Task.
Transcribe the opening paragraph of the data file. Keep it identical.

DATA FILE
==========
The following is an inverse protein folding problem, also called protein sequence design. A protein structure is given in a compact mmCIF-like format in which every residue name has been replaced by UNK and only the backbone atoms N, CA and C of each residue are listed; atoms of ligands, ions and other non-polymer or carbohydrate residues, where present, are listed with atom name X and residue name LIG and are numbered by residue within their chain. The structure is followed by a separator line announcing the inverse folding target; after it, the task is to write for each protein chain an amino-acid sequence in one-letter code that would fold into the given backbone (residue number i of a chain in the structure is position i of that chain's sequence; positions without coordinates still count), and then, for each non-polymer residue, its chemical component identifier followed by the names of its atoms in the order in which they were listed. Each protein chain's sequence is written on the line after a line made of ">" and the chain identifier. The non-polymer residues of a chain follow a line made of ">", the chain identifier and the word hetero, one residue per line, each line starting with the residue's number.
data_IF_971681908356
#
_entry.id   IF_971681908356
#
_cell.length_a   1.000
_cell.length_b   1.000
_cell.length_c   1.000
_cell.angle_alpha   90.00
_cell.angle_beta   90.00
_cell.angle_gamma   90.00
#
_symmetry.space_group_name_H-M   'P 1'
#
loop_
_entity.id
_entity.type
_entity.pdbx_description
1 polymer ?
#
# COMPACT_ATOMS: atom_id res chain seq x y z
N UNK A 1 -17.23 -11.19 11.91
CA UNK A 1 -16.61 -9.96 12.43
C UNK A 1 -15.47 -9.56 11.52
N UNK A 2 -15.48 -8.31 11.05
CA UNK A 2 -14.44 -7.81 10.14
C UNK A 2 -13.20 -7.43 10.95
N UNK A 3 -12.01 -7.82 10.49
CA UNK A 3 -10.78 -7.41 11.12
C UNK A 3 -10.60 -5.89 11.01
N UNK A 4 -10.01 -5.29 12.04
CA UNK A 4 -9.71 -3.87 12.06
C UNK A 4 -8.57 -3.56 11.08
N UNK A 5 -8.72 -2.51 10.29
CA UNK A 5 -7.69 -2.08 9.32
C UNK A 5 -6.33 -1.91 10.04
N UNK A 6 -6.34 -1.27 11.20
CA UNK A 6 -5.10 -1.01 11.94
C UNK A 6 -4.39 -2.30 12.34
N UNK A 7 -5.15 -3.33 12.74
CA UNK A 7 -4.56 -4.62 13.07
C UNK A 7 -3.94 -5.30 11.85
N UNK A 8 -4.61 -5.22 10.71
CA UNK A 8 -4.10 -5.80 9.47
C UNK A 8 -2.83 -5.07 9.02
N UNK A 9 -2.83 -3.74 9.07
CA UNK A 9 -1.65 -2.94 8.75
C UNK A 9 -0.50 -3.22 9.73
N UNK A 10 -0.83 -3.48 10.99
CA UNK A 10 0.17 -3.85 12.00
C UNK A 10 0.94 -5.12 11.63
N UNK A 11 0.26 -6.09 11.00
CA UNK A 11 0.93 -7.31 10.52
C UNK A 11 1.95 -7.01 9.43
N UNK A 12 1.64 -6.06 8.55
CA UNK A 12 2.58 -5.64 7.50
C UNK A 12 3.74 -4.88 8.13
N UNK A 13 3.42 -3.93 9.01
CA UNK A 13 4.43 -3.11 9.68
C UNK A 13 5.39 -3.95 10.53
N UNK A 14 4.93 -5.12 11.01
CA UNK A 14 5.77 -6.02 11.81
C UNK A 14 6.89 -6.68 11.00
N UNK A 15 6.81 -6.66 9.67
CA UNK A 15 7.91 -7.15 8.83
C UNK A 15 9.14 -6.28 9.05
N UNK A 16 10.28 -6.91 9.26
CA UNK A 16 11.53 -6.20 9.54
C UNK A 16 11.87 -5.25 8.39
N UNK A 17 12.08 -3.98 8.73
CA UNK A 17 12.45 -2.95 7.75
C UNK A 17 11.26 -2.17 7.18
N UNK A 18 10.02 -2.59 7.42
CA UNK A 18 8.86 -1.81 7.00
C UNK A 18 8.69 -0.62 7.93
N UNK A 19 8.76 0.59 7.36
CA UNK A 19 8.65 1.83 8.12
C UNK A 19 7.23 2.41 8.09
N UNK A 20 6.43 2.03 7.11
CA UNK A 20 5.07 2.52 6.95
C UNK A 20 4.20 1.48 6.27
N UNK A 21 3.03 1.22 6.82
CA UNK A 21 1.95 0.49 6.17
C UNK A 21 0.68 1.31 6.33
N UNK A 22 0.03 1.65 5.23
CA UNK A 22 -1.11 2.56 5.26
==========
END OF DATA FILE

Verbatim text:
The following is an inverse protein folding problem, also called protein sequence design. A protein structure is given in a compact mmCIF-like format in which every residue name has been replaced by UNK and only the backbone atoms N, CA and C of each residue are listed; atoms of ligands, ions and other non-polymer or carbohydrate residues, where present, are listed with atom name X and residue name LIG and are numbered by residue within their chain. The structure is followed by a separator line announcing the inverse folding target; after it, the task is to write for each protein chain an amino-acid sequence in one-letter code that would fold into the given backbone (residue number i of a chain in the structure is position i of that chain's sequence; positions without coordinates still count), and then, for each non-polymer residue, its chemical component identifier followed by the names of its atoms in the order in which they were listed. Each protein chain's sequence is written on the line after a line made of ">" and the chain identifier. The non-polymer residues of a chain follow a line made of ">", the chain identifier and the word hetero, one residue per line, each line starting with the residue's number.